The first European porcelain was manufactured in Meissen in 1710, when by decree of King Augustus II the Strong the Royal-Polish and Electoral-Saxon Porcelain Factory (Königlich-Polnische und Kurfürstlich-Sächsische Porzellan-Manufaktur)[4] was opened in the Albrechtsburg. In 1861, it was moved to the Triebisch river valley of Meissen, where the porcelain factory can still be found today. Along with porcelain, other ceramics are also manufactured.

Main sights

The Albrechtsburg, the former residence of the House of Wettin, is regarded as being the first castle to be used as a royal residence in the German-speaking world. Built between 1472 and 1525, it is a fine example of late Gothic style. It was redecorated in the 19th century with a range of murals depicting Saxon history. Today the castle is a museum. Nearby is the 13th-century Gothic Meissen Cathedral (Meißner Dom), whose chapel is one of the most famous burial places of the Wettin family. The hill on which the castle and the cathedral are built offers a view over the roofs of the old town.

Meissen's historical district is located mostly around the market at the foot of the castle hill. It contains many buildings of Renaissance architecture. Also imposing is the view from the 57-metre-high tower of the Frauenkirche (Church of Our Lady), situated in the old market-place. This church, not to be confused with the Dresden Frauenkirche, was first mentioned in a 1205 deed issued by Bishop Dietrich II and after a blaze about 1450 rebuilt in the Late Gothic style of a hall church. Its tower hosts the world's first porcelain carillon, manufactured in 1929 on the occasion of the town's 1000-years-jubilee. Another popular tourist sight is the world-famous Meissen porcelain factory.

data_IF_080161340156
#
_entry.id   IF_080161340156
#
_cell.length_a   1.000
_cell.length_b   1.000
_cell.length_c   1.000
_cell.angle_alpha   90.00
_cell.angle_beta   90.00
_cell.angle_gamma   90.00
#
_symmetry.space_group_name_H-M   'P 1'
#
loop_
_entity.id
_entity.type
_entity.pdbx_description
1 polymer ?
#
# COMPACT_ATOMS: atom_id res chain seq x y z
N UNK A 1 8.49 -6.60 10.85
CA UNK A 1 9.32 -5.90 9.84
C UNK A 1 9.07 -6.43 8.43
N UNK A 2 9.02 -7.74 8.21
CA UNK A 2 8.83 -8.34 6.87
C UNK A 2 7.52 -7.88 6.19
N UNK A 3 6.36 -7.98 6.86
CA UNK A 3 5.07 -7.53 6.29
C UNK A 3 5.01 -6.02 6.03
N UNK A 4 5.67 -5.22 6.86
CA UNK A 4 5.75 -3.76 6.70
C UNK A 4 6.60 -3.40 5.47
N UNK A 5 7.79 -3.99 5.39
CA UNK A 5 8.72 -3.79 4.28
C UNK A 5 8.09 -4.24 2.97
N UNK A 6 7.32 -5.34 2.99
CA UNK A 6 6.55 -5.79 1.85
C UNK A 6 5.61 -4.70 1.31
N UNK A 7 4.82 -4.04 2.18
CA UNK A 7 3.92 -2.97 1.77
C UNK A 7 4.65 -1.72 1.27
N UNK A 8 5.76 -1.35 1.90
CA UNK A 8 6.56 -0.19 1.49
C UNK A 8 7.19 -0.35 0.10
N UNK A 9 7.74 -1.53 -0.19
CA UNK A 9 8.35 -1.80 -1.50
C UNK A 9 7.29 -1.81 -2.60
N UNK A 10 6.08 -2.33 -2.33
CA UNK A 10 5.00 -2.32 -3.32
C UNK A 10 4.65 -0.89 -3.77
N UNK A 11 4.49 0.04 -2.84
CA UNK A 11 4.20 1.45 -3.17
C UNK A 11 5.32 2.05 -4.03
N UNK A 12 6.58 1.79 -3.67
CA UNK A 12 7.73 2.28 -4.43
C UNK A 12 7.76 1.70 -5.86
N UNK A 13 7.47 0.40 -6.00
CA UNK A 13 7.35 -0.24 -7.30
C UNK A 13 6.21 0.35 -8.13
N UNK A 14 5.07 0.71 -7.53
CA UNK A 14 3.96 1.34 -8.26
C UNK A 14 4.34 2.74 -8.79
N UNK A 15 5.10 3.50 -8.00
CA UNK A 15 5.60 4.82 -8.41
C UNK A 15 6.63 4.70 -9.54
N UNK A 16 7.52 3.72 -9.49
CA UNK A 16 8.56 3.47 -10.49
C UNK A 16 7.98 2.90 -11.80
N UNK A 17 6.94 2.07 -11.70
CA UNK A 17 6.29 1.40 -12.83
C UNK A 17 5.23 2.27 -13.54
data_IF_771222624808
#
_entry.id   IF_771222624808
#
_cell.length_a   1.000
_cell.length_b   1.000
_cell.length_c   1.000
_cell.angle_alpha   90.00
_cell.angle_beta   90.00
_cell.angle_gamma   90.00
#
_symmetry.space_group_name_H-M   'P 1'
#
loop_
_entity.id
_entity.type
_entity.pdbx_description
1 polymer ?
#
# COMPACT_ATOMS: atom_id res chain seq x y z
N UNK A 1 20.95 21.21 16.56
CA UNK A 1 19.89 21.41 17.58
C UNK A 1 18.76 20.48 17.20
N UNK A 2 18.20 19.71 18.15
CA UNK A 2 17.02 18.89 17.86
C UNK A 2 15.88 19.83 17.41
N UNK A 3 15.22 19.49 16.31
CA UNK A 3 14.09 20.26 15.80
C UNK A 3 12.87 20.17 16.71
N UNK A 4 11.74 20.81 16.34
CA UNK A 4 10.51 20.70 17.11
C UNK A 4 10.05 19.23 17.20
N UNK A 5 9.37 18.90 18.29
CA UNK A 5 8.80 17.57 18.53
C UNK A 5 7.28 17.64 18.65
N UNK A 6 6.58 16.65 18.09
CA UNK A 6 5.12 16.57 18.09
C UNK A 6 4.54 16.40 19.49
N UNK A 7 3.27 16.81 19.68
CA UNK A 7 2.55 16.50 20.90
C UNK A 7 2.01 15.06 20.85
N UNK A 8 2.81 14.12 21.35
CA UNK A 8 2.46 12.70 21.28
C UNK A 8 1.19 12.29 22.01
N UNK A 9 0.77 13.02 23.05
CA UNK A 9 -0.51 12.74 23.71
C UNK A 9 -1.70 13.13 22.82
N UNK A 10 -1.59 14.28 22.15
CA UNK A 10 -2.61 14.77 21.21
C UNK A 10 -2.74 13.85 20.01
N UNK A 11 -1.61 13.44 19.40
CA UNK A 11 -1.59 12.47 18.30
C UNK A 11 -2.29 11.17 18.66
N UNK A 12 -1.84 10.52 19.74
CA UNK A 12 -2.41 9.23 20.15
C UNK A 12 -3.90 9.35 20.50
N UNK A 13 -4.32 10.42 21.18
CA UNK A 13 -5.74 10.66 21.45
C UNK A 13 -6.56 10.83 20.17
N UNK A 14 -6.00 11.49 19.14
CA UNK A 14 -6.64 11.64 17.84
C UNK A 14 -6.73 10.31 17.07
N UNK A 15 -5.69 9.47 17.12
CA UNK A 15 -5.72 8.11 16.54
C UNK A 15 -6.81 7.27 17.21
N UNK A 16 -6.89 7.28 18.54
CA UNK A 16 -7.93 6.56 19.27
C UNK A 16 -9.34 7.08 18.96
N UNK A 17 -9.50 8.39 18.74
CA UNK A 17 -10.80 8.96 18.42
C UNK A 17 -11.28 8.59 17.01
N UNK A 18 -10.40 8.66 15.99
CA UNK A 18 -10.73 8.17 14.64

From spring to autumn, several festivals take place in Meissen, such as the pottery market or the Weinfest, which celebrates the wine harvest. Meissen wine is produced at the vineyards in the river valley (Elbtal) around the town, part of the Saxonian wine region, one of the northernmost in Europe.

Notable residents

Personalities who have worked in the village

  • Kaspar Eberhard (1523-1575), superintendent of Meissen 1564-1574
  • Johann Friedrich Böttger (1682-1719), co-inventor of the European porcelain
  • Johann Gregor Herold (1696-1775), porcelain painter and superintendant of the factory
  • Johann Joachim Kändler (1706-1775), porcelain modeller
  • Gotthold Ephraim Lessing (1729-1781), pupil of the princely country school St. Afra
  • Willy Ascherl (born January 7, 1902 in Fürth, Germany, August 8, 1929 in Meissen), a well-known former German footballer
  • Erich Schmidt, a German church musician (* 6 August 1910 in Metz, 8 June 2005 in Radebeul), church musician, from 1950 to 1980 Domkantor in Meißen
  • Hans-Ulrich Thomale (* 6 December 1944 in Sörnewitz near Meißen), former German footballer
  • Matthias Müller (* 18 October 1954), former German footballer and coach

Twin towns – sister cities

Meissen is twinned with:[5]

See also



  • Bachrach, David (1 August 2013). "Henry I of Germany's 929 military campaign in archaeological perspective". Early Medieval Europe. Oxford: Wiley Blackwell. 21 (3): 307–337. doi:10.1111/emed.12020.
This article is issued from Wikipedia. The text is licensed under Creative Commons - Attribution - Sharealike. Additional terms may apply for the media files.